Elk NetworkWhy a forced Colorado Wolf Introduction is a bad idea

Conservation , News Releases , Volunteer News | January 22, 2020

LAS VEGAS, Nev. – Colorado’s economy, elk population, conservation funding, hunting industry and resident taxpayer dollars are in the crosshairs. An environmental extremist-driven ballot initiative aims to force an introduction of wolves onto the Colorado landscape even though Colorado Parks and Wildlife confirmed a natural migrating, active pack in the northwest part of the state.

“Ballot box biology is reckless. In this particular case, it totally undermines the authority of Colorado’s wildlife professionals who have said time and time again over several decades that a forced wolf introduction is a bad idea,” said Kyle Weaver, Rocky Mountain Elk Foundation president and CEO.  “As an organization, RMEF pledges to do all in our power to educate voters about the significant, real-life, detrimental impacts of such an effort.”

RMEF first warned about the initiative proposal three years ago. Since then, environmental extremists have raised more than $1 million, the lion’s share of it from out-of-state donors, to gather and deliver 215,000 (of nearly six million residents) petition signatures to the Colorado secretary of state. Staffers later deemed 76,037 or 35.3 percent of projected signatures as invalid but approved the measure for the 2020 ballot by a projected margin of 1.8 percent.

Colorado is home to the largest elk herd in North America, yet researchers in the southwest part of the state are trying to figure out why elk recruitment is ailing. 

RMEF has a long history in Colorado. Since 1987, RMEF and its partners completed 782 conservation and hunting heritage outreach projects with a combined value of more than $177.7 million. These projects protected or enhanced 468,068 acres of habitat and opened or improved public access to 122,107 acres. There are also more than 17,000 RMEF members and 28 chapters in the state.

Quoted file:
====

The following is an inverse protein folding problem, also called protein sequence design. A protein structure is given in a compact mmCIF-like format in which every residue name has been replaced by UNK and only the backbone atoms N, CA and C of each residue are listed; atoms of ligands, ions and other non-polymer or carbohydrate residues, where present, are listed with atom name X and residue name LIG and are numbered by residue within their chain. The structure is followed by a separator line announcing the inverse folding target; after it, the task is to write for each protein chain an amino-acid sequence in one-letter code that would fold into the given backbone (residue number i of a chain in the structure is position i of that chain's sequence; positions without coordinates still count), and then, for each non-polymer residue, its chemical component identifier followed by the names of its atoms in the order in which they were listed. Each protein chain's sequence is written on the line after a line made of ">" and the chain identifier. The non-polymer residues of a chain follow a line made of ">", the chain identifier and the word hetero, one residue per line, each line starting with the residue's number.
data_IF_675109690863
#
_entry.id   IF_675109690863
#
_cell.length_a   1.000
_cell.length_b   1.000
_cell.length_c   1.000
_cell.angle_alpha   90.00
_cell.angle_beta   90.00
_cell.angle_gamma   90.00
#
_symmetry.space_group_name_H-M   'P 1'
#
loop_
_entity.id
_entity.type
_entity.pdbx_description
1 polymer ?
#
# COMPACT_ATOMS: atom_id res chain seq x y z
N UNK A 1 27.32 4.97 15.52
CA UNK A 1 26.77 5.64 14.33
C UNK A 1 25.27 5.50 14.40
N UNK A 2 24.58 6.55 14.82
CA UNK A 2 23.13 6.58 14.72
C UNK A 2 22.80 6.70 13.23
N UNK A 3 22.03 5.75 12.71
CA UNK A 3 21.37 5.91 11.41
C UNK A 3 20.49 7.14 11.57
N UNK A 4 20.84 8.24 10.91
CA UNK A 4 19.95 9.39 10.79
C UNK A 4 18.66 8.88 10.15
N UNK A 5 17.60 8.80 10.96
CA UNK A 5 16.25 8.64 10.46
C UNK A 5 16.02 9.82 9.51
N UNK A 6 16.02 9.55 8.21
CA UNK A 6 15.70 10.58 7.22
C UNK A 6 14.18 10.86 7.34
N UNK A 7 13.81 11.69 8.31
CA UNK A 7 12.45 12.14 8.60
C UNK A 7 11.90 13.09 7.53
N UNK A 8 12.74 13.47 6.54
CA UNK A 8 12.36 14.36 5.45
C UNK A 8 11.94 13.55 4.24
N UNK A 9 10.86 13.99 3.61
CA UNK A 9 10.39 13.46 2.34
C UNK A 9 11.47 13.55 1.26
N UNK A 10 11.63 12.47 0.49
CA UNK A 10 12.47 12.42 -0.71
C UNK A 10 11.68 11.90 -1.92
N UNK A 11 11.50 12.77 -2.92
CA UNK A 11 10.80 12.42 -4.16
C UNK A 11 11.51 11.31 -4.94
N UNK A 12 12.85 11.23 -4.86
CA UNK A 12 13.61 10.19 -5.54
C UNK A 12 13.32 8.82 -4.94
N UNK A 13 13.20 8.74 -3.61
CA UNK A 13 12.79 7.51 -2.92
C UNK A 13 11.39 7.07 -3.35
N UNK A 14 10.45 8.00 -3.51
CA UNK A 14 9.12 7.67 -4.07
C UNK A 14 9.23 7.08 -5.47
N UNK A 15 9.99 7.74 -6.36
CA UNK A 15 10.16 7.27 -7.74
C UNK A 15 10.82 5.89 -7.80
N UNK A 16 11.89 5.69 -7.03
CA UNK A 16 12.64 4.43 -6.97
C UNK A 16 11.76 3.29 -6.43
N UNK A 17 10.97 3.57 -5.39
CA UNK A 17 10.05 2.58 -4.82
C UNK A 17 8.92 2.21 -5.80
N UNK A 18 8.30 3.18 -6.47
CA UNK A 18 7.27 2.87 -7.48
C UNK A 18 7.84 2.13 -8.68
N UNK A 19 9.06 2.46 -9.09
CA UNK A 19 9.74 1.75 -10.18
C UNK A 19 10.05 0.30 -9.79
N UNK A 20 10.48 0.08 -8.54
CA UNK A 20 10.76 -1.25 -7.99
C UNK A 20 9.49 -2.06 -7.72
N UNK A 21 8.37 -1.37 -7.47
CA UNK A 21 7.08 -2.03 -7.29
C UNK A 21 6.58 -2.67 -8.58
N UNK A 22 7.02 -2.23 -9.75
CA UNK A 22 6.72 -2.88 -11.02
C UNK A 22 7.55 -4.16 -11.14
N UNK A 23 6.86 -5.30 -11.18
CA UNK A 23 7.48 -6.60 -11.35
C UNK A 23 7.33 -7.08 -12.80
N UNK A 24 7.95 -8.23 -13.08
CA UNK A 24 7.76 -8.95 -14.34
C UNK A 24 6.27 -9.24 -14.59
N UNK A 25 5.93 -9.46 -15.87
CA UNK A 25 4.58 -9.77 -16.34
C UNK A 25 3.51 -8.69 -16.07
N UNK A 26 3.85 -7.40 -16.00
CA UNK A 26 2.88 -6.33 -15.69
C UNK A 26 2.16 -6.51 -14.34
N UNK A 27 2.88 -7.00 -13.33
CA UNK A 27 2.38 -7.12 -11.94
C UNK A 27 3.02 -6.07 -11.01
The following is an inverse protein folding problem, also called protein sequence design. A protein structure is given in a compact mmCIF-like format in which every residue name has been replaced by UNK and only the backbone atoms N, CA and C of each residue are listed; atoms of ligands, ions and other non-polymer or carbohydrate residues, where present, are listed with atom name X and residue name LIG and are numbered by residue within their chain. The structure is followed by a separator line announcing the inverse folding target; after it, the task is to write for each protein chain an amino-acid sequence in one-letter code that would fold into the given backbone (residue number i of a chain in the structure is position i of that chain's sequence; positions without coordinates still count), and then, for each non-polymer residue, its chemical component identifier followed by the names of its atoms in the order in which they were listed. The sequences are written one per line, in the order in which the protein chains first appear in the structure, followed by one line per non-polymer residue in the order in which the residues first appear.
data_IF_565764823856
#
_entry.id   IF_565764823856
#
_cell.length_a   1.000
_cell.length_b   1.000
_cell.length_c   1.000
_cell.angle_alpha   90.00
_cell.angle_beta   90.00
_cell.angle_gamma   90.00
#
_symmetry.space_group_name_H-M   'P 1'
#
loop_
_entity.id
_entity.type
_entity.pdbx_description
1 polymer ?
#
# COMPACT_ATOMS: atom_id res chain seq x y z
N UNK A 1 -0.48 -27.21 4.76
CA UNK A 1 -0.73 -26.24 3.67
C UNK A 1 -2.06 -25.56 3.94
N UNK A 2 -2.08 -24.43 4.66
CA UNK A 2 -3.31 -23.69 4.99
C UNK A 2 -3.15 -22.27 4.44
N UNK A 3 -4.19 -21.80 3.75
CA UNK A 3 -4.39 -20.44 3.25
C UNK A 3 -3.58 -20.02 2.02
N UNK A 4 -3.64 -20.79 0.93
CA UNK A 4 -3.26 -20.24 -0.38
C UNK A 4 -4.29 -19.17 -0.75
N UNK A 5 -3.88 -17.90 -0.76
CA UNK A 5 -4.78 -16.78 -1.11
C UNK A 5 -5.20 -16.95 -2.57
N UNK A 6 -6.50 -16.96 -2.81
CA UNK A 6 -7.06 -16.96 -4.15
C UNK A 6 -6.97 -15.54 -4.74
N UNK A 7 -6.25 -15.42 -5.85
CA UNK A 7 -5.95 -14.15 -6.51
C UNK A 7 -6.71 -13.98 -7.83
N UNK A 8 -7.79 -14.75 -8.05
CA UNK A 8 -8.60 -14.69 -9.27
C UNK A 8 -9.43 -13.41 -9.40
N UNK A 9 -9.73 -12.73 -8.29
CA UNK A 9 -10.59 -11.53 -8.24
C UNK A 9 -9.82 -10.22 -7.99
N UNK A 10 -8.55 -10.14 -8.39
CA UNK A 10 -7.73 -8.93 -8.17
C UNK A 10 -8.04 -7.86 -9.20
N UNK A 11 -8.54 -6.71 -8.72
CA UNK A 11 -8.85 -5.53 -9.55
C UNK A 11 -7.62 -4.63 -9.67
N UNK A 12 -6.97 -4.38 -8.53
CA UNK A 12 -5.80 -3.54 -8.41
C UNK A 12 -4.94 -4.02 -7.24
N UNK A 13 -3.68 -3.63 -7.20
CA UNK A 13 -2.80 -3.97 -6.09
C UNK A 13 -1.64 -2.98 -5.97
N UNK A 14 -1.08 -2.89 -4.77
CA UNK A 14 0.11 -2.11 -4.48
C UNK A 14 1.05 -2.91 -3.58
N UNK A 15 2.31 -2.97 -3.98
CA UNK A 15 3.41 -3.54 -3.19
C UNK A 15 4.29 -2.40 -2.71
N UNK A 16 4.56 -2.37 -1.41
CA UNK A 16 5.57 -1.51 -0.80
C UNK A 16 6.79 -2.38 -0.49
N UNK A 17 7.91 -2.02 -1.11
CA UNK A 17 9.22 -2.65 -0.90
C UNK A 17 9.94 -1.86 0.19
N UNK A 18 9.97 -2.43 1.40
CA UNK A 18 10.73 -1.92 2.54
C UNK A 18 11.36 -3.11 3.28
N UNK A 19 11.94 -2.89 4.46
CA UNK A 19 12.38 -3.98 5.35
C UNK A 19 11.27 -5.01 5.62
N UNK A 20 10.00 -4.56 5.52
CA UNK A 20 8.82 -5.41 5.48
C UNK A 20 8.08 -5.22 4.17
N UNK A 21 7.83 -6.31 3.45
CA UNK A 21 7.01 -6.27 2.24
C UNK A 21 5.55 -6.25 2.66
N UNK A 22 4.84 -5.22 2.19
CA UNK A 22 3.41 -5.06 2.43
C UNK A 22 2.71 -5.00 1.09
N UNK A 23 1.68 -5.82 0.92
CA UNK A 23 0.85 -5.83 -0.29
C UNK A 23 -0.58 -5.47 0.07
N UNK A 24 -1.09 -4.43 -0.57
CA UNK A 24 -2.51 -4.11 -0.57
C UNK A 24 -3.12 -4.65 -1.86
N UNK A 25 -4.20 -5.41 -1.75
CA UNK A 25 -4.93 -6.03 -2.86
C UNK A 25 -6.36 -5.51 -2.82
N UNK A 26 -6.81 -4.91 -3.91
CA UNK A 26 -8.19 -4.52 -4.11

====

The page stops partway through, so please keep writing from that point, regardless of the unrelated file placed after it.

“Proponents are offering zero funding for wolf management, livestock or pet depredation, deterrent measures, research or other costs. Yet they expect Colorado taxpayers and hunters to foot a bill that will be millions upon millions of dollars. As outdoorsmen and women who care about wildlife and our wild landscapes, we must unite and fight against this measure,” added Weaver. 

About the Rocky Mountain Elk Foundation:
Founded more than 35 years ago, fueled by hunters and a membership of nearly 235,000 strong, RMEF has conserved more than 8 million acres for elk and other wildlife. RMEF also works to open and improve public access, fund and advocate for science-based resource management, and ensure the future of America’s hunting heritage. Discover why “Hunting Is Conservation™” at www.rmef.org or 800-CALL ELK.